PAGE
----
The researchers found that of the 8.7 percent of children who met the criteria for ADHD, only 47.9 percent had been diagnosed with the condition and only 32 percent were treated consistently with medications.
Froehlich said medications can be quite effective, and people with ADHD can lead successful lives if they have been properly diagnosed and treated.
"There are many successful professionals who have ADHD," Froehlich said. "On the flip side, there can be a lot of negative consequences associated with the disorder, such as lower rates of school and career achievement and higher rates of substance abuse, incarceration, injuries and car accidents," she said.
Froehlich said more needs to be done to identify and treat children with ADHD. "It's not a trivial disorder," she said. "It can have an impact on the child and the family if it is not diagnosed and addressed. We need to redouble our efforts to help doctors spot the symptoms of ADHD and make an accurate diagnosis."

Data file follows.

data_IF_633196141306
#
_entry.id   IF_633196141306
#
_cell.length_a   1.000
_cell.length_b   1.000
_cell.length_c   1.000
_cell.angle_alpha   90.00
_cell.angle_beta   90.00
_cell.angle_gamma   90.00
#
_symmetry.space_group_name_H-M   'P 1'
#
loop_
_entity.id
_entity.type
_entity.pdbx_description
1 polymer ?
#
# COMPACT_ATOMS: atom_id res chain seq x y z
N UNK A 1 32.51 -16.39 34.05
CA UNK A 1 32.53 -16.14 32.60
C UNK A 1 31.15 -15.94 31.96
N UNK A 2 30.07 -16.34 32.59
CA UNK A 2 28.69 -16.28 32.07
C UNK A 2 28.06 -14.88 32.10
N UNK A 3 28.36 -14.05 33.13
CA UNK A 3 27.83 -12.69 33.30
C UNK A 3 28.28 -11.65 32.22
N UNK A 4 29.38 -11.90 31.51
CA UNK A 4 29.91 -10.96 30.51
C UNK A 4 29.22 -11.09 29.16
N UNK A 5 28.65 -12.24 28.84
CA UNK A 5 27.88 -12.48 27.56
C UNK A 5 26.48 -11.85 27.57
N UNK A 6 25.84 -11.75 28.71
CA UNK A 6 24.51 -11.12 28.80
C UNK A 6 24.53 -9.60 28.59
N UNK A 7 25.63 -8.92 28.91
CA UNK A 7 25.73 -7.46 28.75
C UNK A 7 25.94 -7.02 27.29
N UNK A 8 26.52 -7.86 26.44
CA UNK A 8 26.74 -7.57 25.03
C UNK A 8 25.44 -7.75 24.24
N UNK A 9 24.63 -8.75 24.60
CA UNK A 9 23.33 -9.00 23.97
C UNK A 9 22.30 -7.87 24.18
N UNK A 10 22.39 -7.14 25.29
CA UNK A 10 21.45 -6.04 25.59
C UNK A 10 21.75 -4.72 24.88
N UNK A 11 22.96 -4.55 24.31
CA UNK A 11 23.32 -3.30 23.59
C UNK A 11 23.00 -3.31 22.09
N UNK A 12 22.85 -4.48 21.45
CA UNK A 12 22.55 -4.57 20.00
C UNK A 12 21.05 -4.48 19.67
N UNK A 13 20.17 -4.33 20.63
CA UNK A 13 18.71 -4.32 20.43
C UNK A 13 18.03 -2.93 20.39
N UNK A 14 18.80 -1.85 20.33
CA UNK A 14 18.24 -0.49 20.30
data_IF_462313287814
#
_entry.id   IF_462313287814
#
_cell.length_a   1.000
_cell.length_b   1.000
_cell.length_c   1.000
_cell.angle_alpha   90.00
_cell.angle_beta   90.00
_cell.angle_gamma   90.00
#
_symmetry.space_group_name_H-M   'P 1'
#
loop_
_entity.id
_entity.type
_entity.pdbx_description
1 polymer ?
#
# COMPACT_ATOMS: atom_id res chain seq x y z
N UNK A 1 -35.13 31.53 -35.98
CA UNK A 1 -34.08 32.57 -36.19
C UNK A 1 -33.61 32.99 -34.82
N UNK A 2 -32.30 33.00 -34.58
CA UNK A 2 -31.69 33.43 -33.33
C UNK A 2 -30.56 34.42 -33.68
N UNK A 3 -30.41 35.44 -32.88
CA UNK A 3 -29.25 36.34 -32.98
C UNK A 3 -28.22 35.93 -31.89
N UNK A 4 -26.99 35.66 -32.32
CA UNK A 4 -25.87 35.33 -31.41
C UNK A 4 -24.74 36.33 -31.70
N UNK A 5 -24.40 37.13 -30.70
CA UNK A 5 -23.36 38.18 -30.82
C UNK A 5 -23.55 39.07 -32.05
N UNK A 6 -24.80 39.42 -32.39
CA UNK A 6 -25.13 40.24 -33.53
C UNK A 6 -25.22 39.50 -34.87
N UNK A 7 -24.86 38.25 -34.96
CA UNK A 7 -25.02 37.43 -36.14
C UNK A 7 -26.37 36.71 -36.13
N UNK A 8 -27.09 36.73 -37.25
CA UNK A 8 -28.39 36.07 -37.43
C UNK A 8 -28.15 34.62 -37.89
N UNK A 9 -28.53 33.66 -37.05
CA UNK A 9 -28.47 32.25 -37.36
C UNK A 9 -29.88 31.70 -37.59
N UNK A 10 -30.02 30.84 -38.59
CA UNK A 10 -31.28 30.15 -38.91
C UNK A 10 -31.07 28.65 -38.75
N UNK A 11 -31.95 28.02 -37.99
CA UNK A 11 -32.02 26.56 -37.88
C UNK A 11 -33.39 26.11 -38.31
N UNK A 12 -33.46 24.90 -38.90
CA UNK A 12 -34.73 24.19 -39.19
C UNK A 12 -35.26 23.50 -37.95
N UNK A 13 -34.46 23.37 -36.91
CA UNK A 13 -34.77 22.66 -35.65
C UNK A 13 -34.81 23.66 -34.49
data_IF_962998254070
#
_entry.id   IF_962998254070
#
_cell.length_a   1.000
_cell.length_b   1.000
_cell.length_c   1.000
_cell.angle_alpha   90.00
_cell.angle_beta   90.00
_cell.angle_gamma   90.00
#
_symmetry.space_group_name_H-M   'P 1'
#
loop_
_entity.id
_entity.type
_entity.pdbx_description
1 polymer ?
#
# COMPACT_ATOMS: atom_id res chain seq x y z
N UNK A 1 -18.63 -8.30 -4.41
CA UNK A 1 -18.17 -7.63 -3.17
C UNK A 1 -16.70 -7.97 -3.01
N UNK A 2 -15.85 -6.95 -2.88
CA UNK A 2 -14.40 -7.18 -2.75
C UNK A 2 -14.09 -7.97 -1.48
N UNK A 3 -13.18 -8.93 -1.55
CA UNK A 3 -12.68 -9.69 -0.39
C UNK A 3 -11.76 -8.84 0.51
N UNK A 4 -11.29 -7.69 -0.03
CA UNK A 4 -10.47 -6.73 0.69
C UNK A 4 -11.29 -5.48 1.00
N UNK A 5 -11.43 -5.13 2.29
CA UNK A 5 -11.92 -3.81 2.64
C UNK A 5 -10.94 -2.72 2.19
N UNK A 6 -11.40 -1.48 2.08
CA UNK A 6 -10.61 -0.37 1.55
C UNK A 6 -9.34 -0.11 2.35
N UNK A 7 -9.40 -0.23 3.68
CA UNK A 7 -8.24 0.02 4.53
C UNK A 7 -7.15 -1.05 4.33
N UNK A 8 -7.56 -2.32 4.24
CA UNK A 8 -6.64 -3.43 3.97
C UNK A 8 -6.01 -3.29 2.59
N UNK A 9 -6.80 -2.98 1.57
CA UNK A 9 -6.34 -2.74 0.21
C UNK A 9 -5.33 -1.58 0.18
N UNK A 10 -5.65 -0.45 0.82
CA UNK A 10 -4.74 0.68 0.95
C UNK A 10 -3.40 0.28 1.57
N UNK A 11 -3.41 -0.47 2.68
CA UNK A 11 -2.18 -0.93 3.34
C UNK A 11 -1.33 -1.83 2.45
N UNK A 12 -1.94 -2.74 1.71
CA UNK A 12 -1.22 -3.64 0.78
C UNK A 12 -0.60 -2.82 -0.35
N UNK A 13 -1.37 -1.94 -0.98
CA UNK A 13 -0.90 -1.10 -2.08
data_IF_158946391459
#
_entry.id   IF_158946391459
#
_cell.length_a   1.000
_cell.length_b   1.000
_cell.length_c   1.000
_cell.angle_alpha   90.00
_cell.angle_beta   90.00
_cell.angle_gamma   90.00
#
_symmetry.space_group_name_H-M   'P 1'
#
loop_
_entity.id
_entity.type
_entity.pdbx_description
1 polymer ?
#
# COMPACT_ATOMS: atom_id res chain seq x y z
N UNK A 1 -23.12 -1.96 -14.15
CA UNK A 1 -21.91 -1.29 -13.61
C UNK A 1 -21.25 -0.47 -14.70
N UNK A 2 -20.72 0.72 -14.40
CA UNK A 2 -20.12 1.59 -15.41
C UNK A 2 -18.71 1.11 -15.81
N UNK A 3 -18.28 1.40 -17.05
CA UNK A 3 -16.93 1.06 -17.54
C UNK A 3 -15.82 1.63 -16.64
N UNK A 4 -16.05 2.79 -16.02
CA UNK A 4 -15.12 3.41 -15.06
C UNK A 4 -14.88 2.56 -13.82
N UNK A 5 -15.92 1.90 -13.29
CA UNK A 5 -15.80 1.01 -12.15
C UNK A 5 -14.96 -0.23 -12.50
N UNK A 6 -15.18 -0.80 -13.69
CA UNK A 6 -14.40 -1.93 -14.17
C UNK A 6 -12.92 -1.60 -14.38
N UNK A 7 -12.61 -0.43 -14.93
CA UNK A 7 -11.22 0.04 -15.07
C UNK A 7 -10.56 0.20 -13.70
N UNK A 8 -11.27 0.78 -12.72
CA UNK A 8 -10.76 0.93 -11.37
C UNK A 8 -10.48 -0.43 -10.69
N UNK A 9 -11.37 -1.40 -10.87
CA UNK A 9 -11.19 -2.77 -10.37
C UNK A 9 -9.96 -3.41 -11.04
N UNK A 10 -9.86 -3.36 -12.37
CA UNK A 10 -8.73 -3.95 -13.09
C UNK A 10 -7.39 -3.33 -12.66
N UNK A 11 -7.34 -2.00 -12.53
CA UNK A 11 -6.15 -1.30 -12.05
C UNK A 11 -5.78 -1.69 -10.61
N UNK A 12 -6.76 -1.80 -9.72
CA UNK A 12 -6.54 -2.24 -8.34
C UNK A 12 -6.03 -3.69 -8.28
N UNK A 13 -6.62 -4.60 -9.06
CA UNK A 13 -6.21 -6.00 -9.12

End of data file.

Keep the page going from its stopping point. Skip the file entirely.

Dr. Jon A. Shaw, director of child and adolescent psychiatry at the University of Miami School of Medicine, agrees that ADHD is underdiagnosed and undertreated.
"The study is confirmatory of the general scientific literature," he said. "ADHD is a highly prevalent disorder, the most common psychiatric diagnosis in children, and that, in general, it is being underdiagnosed and undertreated in our community."
Shaw noted that those children most at risk receive the worst care. "It is clear once again that it is the poorest of our community who are deprived of the benefits of the most effective treatment -- psychopharmacology for this condition," he said.
The discovery that ADHD is more common among poorer people is probably re
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